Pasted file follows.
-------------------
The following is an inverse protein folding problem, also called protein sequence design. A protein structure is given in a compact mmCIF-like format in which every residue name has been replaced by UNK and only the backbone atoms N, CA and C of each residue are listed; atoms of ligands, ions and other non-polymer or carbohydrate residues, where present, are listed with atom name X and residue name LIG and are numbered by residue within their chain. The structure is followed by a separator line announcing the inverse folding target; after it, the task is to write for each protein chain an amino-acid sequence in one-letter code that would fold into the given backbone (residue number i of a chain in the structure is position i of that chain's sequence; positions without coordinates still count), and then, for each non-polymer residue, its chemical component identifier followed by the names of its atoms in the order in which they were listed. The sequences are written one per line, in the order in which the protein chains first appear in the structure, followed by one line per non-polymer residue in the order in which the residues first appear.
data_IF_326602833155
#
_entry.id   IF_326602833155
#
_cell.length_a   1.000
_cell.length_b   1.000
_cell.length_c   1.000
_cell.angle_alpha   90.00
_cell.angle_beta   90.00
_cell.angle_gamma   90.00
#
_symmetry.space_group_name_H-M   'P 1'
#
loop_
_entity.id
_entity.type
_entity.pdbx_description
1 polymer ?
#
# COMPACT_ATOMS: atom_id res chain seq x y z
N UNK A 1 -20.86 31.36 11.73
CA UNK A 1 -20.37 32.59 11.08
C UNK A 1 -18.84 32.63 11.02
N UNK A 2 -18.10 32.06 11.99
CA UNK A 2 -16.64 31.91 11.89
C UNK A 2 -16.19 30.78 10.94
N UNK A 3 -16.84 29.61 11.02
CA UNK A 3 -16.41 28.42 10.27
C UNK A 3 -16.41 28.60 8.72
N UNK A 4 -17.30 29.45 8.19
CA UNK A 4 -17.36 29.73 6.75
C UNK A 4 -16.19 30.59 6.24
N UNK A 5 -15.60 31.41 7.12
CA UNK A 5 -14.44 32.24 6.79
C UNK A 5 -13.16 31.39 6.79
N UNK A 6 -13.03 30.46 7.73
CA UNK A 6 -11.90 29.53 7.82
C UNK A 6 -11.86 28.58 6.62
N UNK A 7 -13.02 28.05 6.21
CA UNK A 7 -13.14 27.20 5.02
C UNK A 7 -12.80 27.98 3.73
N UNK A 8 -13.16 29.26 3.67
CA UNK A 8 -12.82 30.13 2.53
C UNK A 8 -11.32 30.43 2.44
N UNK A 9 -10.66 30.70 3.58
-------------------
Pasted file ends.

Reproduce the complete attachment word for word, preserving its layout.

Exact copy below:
The following is an inverse protein folding problem, also called protein sequence design. A protein structure is given in a compact mmCIF-like format in which every residue name has been replaced by UNK and only the backbone atoms N, CA and C of each residue are listed; atoms of ligands, ions and other non-polymer or carbohydrate residues, where present, are listed with atom name X and residue name LIG and are numbered by residue within their chain. The structure is followed by a separator line announcing the inverse folding target; after it, the task is to write for each protein chain an amino-acid sequence in one-letter code that would fold into the given backbone (residue number i of a chain in the structure is position i of that chain's sequence; positions without coordinates still count), and then, for each non-polymer residue, its chemical component identifier followed by the names of its atoms in the order in which they were listed. The sequences are written one per line, in the order in which the protein chains first appear in the structure, followed by one line per non-polymer residue in the order in which the residues first appear.
data_IF_326602833155
#
_entry.id   IF_326602833155
#
_cell.length_a   1.000
_cell.length_b   1.000
_cell.length_c   1.000
_cell.angle_alpha   90.00
_cell.angle_beta   90.00
_cell.angle_gamma   90.00
#
_symmetry.space_group_name_H-M   'P 1'
#
loop_
_entity.id
_entity.type
_entity.pdbx_description
1 polymer ?
#
# COMPACT_ATOMS: atom_id res chain seq x y z
N UNK A 1 -20.86 31.36 11.73
CA UNK A 1 -20.37 32.59 11.08
C UNK A 1 -18.84 32.63 11.02
N UNK A 2 -18.10 32.06 11.99
CA UNK A 2 -16.64 31.91 11.89
C UNK A 2 -16.19 30.78 10.94
N UNK A 3 -16.84 29.61 11.02
CA UNK A 3 -16.41 28.42 10.27
C UNK A 3 -16.41 28.60 8.72
N UNK A 4 -17.30 29.45 8.19
CA UNK A 4 -17.36 29.73 6.75
C UNK A 4 -16.19 30.59 6.24
N UNK A 5 -15.60 31.41 7.12
CA UNK A 5 -14.44 32.24 6.79
C UNK A 5 -13.16 31.39 6.79
N UNK A 6 -13.03 30.46 7.73
CA UNK A 6 -11.90 29.53 7.82
C UNK A 6 -11.86 28.58 6.62
N UNK A 7 -13.02 28.05 6.21
CA UNK A 7 -13.14 27.20 5.02
C UNK A 7 -12.80 27.98 3.73
N UNK A 8 -13.16 29.26 3.67
CA UNK A 8 -12.82 30.13 2.53
C UNK A 8 -11.32 30.43 2.44
N UNK A 9 -10.66 30.70 3.58